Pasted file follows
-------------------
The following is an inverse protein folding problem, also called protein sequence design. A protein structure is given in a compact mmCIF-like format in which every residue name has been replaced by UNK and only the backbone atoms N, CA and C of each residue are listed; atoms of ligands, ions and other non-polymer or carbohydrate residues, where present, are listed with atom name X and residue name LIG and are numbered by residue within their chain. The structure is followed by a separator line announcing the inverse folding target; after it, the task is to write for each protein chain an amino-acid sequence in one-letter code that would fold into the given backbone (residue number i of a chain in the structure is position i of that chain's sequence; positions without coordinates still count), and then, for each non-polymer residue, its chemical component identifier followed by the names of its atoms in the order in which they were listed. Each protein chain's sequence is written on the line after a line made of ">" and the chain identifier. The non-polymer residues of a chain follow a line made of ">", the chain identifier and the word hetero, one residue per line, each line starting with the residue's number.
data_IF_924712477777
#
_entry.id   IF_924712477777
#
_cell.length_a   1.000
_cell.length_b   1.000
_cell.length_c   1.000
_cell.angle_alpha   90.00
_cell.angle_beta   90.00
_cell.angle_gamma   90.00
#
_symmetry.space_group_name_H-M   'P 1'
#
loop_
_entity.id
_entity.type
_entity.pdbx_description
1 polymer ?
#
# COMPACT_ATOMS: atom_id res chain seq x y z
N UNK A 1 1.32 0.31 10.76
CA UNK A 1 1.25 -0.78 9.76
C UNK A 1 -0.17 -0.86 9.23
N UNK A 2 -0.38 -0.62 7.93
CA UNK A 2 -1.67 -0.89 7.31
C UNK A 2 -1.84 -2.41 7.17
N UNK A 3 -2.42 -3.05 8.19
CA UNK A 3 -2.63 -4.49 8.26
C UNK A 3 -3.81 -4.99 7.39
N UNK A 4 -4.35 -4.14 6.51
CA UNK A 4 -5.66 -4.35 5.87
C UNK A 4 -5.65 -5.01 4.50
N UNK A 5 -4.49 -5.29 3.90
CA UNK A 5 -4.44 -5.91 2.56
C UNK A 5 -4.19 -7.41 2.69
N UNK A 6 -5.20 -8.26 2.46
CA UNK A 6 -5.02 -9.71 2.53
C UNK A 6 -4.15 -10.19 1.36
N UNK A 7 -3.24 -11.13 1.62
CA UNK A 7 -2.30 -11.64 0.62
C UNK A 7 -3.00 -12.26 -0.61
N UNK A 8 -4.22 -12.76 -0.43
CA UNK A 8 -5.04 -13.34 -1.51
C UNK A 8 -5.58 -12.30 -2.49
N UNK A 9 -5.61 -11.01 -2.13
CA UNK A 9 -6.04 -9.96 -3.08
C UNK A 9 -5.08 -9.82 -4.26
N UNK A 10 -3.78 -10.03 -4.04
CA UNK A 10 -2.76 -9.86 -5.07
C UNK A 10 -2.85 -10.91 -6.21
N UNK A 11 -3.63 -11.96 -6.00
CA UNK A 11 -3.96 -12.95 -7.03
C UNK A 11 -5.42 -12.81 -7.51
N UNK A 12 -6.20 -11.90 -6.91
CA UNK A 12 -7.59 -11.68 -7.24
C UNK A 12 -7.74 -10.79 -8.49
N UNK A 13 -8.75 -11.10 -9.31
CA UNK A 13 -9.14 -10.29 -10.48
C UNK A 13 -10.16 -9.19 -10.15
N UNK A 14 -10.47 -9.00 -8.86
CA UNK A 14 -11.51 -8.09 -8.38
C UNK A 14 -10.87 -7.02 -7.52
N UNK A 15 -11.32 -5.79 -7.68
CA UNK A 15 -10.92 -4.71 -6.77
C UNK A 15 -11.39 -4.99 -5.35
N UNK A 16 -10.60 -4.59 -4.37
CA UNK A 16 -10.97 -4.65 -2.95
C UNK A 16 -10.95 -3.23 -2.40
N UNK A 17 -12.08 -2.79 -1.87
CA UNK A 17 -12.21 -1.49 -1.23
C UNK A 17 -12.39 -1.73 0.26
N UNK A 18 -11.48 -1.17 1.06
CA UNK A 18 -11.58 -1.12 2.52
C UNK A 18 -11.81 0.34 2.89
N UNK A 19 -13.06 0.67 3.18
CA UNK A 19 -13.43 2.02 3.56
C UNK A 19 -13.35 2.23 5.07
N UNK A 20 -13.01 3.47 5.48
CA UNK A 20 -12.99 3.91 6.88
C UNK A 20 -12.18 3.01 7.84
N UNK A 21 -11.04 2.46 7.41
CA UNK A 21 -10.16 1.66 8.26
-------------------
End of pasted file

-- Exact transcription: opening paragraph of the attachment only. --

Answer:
The following is an inverse protein folding problem, also called protein sequence design. A protein structure is given in a compact mmCIF-like format in which every residue name has been replaced by UNK and only the backbone atoms N, CA and C of each residue are listed; atoms of ligands, ions and other non-polymer or carbohydrate residues, where present, are listed with atom name X and residue name LIG and are numbered by residue within their chain. The structure is followed by a separator line announcing the inverse folding target; after it, the task is to write for each protein chain an amino-acid sequence in one-letter code that would fold into the given backbone (residue number i of a chain in the structure is position i of that chain's sequence; positions without coordinates still count), and then, for each non-polymer residue, its chemical component identifier followed by the names of its atoms in the order in which they were listed. Each protein chain's sequence is written on the line after a line made of ">" and the chain identifier. The non-polymer residues of a chain follow a line made of ">", the chain identifier and the word hetero, one residue per line, each line starting with the residue's number.